A forgotten Tudor tradition of celebrating textiles and its patron saints is returning to Nottingham.
Catterntide once honoured St Catherine, the patron saint of lace and textile makers, and Catherine of Aragon.
This year the tradition returns to "ignite people's interest on Nottingham's social history".
It has been put together by Nottingham Trent University (NTU) and UK Young Artists (UKYA) with £10,000 Heritage Lottery Funding.
Nottingham was synonymous with lace in the 1800s and once had 130 lace factories, employing 25,000 people.
Marking Catterntide, also called St Catherine's Day or Cattern Day, died out with the decline of the trade.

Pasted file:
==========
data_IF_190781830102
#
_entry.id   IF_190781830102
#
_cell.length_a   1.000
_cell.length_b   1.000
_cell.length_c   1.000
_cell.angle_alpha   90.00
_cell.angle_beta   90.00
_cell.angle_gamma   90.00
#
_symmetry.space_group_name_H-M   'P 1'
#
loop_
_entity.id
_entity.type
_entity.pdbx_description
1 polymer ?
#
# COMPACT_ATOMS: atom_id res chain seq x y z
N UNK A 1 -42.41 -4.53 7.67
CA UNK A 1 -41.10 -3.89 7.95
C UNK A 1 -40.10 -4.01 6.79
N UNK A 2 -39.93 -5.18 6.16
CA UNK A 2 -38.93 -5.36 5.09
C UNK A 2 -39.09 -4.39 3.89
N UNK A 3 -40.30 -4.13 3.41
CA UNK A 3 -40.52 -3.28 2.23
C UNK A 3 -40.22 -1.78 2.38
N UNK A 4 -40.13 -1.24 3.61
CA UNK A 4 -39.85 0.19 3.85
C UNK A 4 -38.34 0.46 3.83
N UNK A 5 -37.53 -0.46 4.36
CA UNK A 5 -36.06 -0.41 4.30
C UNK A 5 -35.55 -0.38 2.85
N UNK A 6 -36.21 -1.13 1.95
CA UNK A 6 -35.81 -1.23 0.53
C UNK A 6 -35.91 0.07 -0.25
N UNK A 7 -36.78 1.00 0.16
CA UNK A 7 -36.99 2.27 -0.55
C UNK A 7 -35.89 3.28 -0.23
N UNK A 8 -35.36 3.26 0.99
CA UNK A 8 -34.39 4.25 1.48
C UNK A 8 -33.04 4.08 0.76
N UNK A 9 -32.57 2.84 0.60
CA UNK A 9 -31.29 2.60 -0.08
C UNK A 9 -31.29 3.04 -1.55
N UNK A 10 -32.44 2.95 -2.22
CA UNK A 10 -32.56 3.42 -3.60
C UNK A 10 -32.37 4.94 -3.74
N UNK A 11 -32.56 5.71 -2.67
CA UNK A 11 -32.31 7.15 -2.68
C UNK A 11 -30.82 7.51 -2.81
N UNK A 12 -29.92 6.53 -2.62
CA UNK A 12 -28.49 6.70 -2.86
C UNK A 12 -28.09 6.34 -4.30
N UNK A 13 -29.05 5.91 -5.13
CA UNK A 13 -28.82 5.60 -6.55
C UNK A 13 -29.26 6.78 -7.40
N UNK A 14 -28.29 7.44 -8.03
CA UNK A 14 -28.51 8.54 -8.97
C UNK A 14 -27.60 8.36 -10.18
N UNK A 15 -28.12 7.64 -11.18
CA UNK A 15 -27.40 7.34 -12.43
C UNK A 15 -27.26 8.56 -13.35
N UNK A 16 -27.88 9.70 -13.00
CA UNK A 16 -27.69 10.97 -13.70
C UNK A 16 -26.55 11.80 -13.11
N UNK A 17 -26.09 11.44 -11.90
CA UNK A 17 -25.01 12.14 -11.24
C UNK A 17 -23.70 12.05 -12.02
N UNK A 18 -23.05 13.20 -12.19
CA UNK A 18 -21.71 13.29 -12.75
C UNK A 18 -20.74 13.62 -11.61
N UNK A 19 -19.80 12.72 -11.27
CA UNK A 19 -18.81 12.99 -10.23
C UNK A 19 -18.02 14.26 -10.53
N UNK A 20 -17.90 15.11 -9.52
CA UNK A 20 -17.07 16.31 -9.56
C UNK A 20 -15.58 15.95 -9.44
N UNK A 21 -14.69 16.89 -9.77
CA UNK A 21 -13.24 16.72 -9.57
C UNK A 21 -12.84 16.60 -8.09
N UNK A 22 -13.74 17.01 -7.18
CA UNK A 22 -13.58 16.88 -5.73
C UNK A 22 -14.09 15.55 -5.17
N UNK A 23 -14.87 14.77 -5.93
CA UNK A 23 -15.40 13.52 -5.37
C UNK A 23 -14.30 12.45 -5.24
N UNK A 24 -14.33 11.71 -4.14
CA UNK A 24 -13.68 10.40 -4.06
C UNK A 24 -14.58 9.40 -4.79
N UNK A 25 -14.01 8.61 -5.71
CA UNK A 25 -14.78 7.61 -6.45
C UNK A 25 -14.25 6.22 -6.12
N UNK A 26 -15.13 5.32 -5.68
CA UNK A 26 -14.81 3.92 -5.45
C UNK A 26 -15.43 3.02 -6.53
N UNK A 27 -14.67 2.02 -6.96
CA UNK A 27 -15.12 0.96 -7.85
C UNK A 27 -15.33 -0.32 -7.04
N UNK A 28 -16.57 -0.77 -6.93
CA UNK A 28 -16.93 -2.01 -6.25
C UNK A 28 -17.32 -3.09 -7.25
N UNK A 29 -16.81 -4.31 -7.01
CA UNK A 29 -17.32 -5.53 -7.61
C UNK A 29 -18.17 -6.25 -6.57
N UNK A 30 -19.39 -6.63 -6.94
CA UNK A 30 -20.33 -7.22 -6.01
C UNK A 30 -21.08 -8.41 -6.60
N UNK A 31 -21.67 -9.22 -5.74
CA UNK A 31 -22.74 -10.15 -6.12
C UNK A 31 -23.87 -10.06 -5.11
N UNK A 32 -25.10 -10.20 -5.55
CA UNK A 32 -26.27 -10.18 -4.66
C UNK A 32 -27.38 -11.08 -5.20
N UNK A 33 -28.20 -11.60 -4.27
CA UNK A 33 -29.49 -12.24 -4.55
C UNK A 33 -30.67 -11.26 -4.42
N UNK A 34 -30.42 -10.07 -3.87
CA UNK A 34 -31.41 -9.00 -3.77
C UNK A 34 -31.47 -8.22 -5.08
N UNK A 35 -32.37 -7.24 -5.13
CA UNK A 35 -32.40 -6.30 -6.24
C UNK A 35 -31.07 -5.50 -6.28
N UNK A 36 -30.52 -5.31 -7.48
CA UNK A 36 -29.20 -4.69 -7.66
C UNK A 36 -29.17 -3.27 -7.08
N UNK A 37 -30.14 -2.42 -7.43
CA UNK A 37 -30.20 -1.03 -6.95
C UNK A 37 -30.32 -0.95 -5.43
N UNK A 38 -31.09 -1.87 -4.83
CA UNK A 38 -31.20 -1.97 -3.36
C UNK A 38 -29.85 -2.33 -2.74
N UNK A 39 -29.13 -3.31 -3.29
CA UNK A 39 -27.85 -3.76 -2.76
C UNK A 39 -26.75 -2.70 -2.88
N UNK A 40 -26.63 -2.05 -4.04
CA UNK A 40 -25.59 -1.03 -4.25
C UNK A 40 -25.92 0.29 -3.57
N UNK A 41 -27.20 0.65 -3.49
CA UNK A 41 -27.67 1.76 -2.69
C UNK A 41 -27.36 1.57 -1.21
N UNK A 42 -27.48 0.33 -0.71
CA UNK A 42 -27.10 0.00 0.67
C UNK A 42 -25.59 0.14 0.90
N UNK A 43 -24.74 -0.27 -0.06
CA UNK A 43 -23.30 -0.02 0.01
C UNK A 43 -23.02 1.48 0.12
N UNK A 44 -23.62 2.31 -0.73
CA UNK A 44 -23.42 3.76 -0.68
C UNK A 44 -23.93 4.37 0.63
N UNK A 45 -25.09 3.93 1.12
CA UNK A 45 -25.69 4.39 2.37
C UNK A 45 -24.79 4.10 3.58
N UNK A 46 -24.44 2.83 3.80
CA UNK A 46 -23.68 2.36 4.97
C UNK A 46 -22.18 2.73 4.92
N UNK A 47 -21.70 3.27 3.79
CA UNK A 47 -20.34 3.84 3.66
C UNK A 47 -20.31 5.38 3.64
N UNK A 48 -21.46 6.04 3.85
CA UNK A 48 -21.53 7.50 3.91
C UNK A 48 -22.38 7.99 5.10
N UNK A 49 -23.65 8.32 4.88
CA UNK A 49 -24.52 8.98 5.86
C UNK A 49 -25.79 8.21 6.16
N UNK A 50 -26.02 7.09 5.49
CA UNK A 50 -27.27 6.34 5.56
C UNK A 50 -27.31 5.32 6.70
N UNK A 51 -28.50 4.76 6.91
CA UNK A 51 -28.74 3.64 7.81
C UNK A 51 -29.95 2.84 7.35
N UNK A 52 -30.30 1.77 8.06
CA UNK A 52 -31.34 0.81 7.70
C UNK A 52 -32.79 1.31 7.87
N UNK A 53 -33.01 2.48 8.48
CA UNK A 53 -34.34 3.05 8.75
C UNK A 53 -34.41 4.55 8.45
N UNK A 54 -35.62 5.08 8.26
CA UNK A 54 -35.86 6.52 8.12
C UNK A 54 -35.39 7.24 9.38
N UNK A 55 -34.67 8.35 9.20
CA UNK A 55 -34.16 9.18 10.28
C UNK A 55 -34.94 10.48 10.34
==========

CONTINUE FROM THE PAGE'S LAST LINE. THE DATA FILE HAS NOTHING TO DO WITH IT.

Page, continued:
For this month's celebration NTU will hold tours of its lace archive, which features 75,000 pieces, and screen a documentary on the city's Cluny Lace Factory.
People will also be able to try a traditional Cattern cake - a Tudor recipe with cinnamon and caraway seeds.
It was historically made by Nottingham lace makers for the festivities and was named after Catherine of Aragon, the first wife of Henry VIII.
She destroyed all her lace after hearing of the financial plight of struggling English lace makers and then commissioned some more to create work for the industry.
Catterntide Day takes place on 23 November.